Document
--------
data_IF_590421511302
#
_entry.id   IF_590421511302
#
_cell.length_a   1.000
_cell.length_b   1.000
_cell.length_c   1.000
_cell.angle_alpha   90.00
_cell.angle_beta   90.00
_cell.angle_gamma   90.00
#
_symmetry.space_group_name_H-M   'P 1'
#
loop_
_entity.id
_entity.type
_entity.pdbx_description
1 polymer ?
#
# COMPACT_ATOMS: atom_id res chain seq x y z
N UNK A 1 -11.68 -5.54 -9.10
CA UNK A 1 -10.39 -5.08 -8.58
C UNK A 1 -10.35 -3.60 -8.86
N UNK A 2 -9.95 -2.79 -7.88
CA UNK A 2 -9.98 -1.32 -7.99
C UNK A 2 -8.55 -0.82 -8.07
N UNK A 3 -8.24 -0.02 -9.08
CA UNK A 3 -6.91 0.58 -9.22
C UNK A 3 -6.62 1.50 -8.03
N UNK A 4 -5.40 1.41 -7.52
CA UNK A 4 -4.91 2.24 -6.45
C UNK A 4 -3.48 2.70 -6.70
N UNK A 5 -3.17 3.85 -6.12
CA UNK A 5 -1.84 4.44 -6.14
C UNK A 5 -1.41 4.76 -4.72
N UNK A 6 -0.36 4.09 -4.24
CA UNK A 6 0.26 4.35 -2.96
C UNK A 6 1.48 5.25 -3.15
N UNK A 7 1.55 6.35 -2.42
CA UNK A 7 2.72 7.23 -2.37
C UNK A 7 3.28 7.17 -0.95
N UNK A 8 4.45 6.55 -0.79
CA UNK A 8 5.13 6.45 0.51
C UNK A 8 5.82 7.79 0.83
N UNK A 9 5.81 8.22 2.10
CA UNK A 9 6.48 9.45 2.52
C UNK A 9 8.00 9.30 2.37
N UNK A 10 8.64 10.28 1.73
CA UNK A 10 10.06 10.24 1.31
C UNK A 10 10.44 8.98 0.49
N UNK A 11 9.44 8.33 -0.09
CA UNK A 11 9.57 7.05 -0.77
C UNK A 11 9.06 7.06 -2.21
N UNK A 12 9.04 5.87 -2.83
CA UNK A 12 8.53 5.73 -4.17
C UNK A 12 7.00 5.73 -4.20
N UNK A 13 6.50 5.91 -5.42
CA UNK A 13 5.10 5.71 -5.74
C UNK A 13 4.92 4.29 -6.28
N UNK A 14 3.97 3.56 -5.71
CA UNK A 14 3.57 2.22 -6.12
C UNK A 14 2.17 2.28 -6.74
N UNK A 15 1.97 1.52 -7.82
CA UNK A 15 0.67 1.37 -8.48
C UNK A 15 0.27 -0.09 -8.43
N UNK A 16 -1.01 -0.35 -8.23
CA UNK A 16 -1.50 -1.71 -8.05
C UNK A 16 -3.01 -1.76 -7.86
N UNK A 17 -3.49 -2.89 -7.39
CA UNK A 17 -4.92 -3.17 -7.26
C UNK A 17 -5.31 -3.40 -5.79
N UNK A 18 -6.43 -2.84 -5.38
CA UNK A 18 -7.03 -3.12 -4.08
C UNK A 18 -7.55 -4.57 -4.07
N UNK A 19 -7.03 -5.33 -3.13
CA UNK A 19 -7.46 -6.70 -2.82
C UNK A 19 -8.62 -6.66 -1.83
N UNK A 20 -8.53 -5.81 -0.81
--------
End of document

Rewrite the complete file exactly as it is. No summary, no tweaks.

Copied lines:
data_IF_590421511302
#
_entry.id   IF_590421511302
#
_cell.length_a   1.000
_cell.length_b   1.000
_cell.length_c   1.000
_cell.angle_alpha   90.00
_cell.angle_beta   90.00
_cell.angle_gamma   90.00
#
_symmetry.space_group_name_H-M   'P 1'
#
loop_
_entity.id
_entity.type
_entity.pdbx_description
1 polymer ?
#
# COMPACT_ATOMS: atom_id res chain seq x y z
N UNK A 1 -11.68 -5.54 -9.10
CA UNK A 1 -10.39 -5.08 -8.58
C UNK A 1 -10.35 -3.60 -8.86
N UNK A 2 -9.95 -2.79 -7.88
CA UNK A 2 -9.98 -1.32 -7.99
C UNK A 2 -8.55 -0.82 -8.07
N UNK A 3 -8.24 -0.02 -9.08
CA UNK A 3 -6.91 0.58 -9.22
C UNK A 3 -6.62 1.50 -8.03
N UNK A 4 -5.40 1.41 -7.52
CA UNK A 4 -4.91 2.24 -6.45
C UNK A 4 -3.48 2.70 -6.70
N UNK A 5 -3.17 3.85 -6.12
CA UNK A 5 -1.84 4.44 -6.14
C UNK A 5 -1.41 4.76 -4.72
N UNK A 6 -0.36 4.09 -4.24
CA UNK A 6 0.26 4.35 -2.96
C UNK A 6 1.48 5.25 -3.15
N UNK A 7 1.55 6.35 -2.42
CA UNK A 7 2.72 7.23 -2.37
C UNK A 7 3.28 7.17 -0.95
N UNK A 8 4.45 6.55 -0.79
CA UNK A 8 5.13 6.45 0.51
C UNK A 8 5.82 7.79 0.83
N UNK A 9 5.81 8.22 2.10
CA UNK A 9 6.48 9.45 2.52
C UNK A 9 8.00 9.30 2.37
N UNK A 10 8.64 10.28 1.73
CA UNK A 10 10.06 10.24 1.31
C UNK A 10 10.44 8.98 0.49
N UNK A 11 9.44 8.33 -0.09
CA UNK A 11 9.57 7.05 -0.77
C UNK A 11 9.06 7.06 -2.21
N UNK A 12 9.04 5.87 -2.83
CA UNK A 12 8.53 5.73 -4.17
C UNK A 12 7.00 5.73 -4.20
N UNK A 13 6.50 5.91 -5.42
CA UNK A 13 5.10 5.71 -5.74
C UNK A 13 4.92 4.29 -6.28
N UNK A 14 3.97 3.56 -5.71
CA UNK A 14 3.57 2.22 -6.12
C UNK A 14 2.17 2.28 -6.74
N UNK A 15 1.97 1.52 -7.82
CA UNK A 15 0.67 1.37 -8.48
C UNK A 15 0.27 -0.09 -8.43
N UNK A 16 -1.01 -0.35 -8.23
CA UNK A 16 -1.50 -1.71 -8.05
C UNK A 16 -3.01 -1.76 -7.86
N UNK A 17 -3.49 -2.89 -7.39
CA UNK A 17 -4.92 -3.17 -7.26
C UNK A 17 -5.31 -3.40 -5.79
N UNK A 18 -6.43 -2.84 -5.38
CA UNK A 18 -7.03 -3.12 -4.08
C UNK A 18 -7.55 -4.57 -4.07
N UNK A 19 -7.03 -5.33 -3.13
CA UNK A 19 -7.46 -6.70 -2.82
C UNK A 19 -8.62 -6.66 -1.83
N UNK A 20 -8.53 -5.81 -0.81